Welcome back to the latest installment in our potential-end-of-season award series. For each of the NBA’s major gongs I’ll be making a case as to why a player from the Magic should be the one taking home the hardware. We’ve already seen Evan Fournier claim the MVP and Jonathan Isaac the DPOY, and more are still to come. Today we turn our attention to the Sixth Man of the Year award. Could we again have someone in pinstripes ready to claim the crown? You bet!
A quick disclaimer: although I’m building a (largely) serious case for each individual award winner, please understand that this is not a totally serious endeavor. The Magic won’t be bringing home any awards come season’s end. However, in my world I’m letting my Floridian bias shine. So strap on those Magic-tinged glasses, keep those faces straight, and join me as we envision a world in which Orlando claim award after award after award. Let’s dive in and have some fun!
Sixth Man of the Year - Michael Carter-Williams
There are a number of obvious names in the race to be named this season’s top reserve. Lou Williams has had a stranglehold over the award recently, winning the title the last two seasons and three of the last five. His case again this year is strong — 18.7 points and 5.7 assists — as is that of his frontcourt teammate, Montrezl Harrell, who has put up 18.6 points and 7.1 rebounds per game on 58% shooting. Elsewhere there’s Dennis Schroder, averaging a tidy 19.0 points, 4.1 assists and 3.7 rebounds, as well as the rejuvenated Derrick Rose and his 18.1 points and 5.6 assists per contest. Davis Bertans (15.4 points, 5.4 rebounds, 42.4% from three) and Goran Dragic (16.1 points, 5.1 assists) are both in the conversation. Hell, even Dwight Howard version 3.0 (4.0? 5.0?) is getting some love in the debate.
All of the aforementioned players are worthy of consideration. Some should even consider themselves among the favorites to claim the award. However, outside of Dwight — which, really, is buoyed only by the feel-good aspect of his story — every single one of these cases is based solely on offensive output. We’d be crowning a winner based on nothing more than a mathematical equation. Basketball has always been more jazz than algebra, so to calculate the outcome of an award race based solely on numbers seems like a disservice to the spirit of the game. It also overlooks a vital element.
Is there any reserve in the league that plays with more passion, intensity and disregard for individual safety — heart! — than Michael Carter-Williams? Is there any super-sub that willed their fortunes from ‘teetering on the edge of extinction’ to ‘integral cog and soul of team’ more absolutely than Michael Carter-Williams? Is there any bench technician more likely to leave absolutely everything on the court than Michael Carter-Williams?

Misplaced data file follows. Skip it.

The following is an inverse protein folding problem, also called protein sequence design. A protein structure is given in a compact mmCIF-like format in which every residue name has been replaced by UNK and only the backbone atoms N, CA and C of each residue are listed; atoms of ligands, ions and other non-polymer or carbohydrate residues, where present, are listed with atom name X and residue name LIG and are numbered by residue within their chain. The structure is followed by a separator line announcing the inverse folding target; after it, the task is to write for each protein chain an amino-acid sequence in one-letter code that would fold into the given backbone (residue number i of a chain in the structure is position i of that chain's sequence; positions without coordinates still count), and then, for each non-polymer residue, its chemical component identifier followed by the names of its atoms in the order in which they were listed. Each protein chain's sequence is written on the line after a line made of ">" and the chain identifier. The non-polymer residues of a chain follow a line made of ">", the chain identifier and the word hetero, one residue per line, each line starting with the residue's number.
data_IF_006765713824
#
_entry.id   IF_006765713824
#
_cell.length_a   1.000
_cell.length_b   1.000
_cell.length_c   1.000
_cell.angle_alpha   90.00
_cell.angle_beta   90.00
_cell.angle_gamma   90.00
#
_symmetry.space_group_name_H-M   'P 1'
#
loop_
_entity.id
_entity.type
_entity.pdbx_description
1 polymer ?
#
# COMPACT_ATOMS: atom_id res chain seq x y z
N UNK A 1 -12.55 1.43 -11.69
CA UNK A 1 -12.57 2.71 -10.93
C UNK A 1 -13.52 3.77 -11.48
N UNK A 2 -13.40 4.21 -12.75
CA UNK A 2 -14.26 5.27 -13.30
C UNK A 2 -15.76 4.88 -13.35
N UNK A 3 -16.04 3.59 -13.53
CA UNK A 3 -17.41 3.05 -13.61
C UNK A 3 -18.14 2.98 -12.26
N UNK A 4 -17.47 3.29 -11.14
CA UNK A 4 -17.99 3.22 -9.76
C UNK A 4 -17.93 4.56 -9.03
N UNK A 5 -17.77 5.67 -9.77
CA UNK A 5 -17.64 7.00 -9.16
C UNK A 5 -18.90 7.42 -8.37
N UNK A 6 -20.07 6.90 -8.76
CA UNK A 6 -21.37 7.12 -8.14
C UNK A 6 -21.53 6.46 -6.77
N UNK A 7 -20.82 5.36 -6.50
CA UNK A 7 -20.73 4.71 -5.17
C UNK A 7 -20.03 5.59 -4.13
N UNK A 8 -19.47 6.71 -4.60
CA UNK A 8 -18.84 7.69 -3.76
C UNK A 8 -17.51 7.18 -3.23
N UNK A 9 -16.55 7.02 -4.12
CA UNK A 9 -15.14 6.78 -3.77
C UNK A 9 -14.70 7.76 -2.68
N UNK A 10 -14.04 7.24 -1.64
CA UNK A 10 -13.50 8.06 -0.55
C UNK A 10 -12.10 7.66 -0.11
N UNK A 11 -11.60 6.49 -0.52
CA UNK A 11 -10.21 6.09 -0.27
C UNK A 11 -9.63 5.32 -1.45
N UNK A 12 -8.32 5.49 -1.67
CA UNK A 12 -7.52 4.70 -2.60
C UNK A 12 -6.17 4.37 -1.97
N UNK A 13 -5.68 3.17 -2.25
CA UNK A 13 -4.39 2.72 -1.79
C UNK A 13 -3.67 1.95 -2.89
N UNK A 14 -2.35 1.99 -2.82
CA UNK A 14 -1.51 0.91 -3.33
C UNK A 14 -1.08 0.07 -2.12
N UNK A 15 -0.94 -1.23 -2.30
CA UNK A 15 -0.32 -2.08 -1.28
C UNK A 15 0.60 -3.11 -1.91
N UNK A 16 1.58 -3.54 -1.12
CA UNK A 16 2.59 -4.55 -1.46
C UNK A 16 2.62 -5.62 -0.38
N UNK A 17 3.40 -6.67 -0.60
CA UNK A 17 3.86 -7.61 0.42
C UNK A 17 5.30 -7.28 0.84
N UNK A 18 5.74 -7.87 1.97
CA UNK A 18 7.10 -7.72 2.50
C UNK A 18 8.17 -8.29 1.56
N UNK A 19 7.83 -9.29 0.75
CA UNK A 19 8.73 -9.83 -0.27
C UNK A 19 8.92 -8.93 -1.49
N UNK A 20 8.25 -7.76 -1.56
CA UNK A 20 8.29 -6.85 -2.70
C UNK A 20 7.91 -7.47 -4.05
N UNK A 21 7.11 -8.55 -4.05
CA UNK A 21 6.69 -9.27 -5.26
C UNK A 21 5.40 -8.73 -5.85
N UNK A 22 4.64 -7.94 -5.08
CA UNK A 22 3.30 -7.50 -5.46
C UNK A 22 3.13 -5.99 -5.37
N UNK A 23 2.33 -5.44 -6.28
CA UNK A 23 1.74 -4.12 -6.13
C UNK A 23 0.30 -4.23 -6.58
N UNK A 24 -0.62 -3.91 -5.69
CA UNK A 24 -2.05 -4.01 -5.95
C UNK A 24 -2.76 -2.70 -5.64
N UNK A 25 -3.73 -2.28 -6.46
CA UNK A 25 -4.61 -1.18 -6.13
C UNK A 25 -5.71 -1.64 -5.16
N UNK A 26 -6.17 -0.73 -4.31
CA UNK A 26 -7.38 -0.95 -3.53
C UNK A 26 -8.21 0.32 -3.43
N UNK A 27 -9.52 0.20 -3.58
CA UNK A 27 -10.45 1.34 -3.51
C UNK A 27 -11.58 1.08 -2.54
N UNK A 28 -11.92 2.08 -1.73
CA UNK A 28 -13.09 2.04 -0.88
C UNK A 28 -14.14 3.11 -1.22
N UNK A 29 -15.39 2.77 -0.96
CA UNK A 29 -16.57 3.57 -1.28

I think not.
MCW’s case for the award is one based on heart. The intangibilities of the game of basketball are such that there are some important contributions for which no statistical metric exists, and it just so happens that Orlando’s third-string point guard embodies these better than anyone. From the moment he checks in his teammates, the opposition, and viewers alike are aware of his presence; he’s a hyperactive irritant on defense and an in-motion cog on offense. He hunts out transition opportunities, attacks the paint, and shows no hesitation in flinging the full extent of his physicality into every possession.
This fact does lead to a consideration of this season’s injury record. Carter-Williams played in only 42 of a possible 65 contests, missing time with a variety of maladies sustained through bruising contact. The man has demonstrated a willingness to put his body on the line for the good of the team time and time again; unfortunately, this same willingness has necessitated some absences. However, the fact that his injuries have come as a result of his willingness to sacrifice physically for the Magic is indicative of his valuable contributions as a sixth man for the side. The time missed actually bolsters his case for the award.
A deep dive into the boxscore also adds something to MCW’s claim. It’s been a consistent campaign for the seven-year veteran, with averages of 7.2 points, 3.3 rebounds, 2.4 assists, 1.1 steals and 0.5 blocks in just 18.4 minutes per game. His shooting figures across the board are career bests: he’s never been more accurate on two-pointers, three-pointers or free-throws than he was this season. His game has coalesced at both ends of the court, with dependable contributions on both offense and defense.
His value to the Magic is also emphasized in other statistical data. He’s sporting a PER above league average (15.7), a positive box plus/minus rating (0.4 points per-100 possessions), and a VORP rating of 0.5. Again, all of these are arrived at in less than 20 minutes of court time each night. Orlando has also proven to simply be a better team when Carter-Williams is on the floor: 3.7 points per-100 possessions by Basketball Reference’s calculations and 3.4 points by those of the NBA Stats site.
He might not be the sexiest name in the discussion, but a case can be made that he’s the worthiest. MCW has made valuable contributions to the Magic all season long when the opportunity presents itself. He’s a two-way bench spark plug who never fails to put the team first. Forget Hollywood; with hustle and heart to spare the Sixth Man award for 2019/20 belongs to Michael Carter-Williams.
With the case now made for three award winners out of Orlando, we bring the latest installment in this very serious series to an end. Be sure to come back in a few days time to find out how the Magic can lay claim to other accolades such as Most Improved Player, Coach of the Year, and — yes, that’s right — even Rookie of the Year. The award season sweep is on!